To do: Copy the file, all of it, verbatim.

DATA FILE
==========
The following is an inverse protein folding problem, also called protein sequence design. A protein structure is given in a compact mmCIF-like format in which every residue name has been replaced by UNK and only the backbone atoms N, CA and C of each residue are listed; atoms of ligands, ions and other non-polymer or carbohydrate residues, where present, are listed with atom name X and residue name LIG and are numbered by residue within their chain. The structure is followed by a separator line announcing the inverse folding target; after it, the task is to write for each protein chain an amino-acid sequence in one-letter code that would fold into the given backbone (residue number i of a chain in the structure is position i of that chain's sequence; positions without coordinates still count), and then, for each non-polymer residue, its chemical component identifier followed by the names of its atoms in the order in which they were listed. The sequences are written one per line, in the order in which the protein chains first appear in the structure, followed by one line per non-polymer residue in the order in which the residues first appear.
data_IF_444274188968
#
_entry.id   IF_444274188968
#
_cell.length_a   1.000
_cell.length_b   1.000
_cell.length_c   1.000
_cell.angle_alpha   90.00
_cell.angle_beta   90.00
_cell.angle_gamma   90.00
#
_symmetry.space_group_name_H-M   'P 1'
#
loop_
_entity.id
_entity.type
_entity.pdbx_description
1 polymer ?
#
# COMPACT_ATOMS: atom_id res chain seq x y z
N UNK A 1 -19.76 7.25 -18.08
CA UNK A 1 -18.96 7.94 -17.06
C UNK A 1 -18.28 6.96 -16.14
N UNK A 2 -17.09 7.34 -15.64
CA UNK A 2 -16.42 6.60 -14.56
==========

The following is an inverse protein folding problem, also called protein sequence design. A protein structure is given in a compact mmCIF-like format in which every residue name has been replaced by UNK and only the backbone atoms N, CA and C of each residue are listed; atoms of ligands, ions and other non-polymer or carbohydrate residues, where present, are listed with atom name X and residue name LIG and are numbered by residue within their chain. The structure is followed by a separator line announcing the inverse folding target; after it, the task is to write for each protein chain an amino-acid sequence in one-letter code that would fold into the given backbone (residue number i of a chain in the structure is position i of that chain's sequence; positions without coordinates still count), and then, for each non-polymer residue, its chemical component identifier followed by the names of its atoms in the order in which they were listed. The sequences are written one per line, in the order in which the protein chains first appear in the structure, followed by one line per non-polymer residue in the order in which the residues first appear.
data_IF_444274188968
#
_entry.id   IF_444274188968
#
_cell.length_a   1.000
_cell.length_b   1.000
_cell.length_c   1.000
_cell.angle_alpha   90.00
_cell.angle_beta   90.00
_cell.angle_gamma   90.00
#
_symmetry.space_group_name_H-M   'P 1'
#
loop_
_entity.id
_entity.type
_entity.pdbx_description
1 polymer ?
#
# COMPACT_ATOMS: atom_id res chain seq x y z
N UNK A 1 -19.76 7.25 -18.08
CA UNK A 1 -18.96 7.94 -17.06
C UNK A 1 -18.28 6.96 -16.14
N UNK A 2 -17.09 7.34 -15.64
CA UNK A 2 -16.42 6.60 -14.56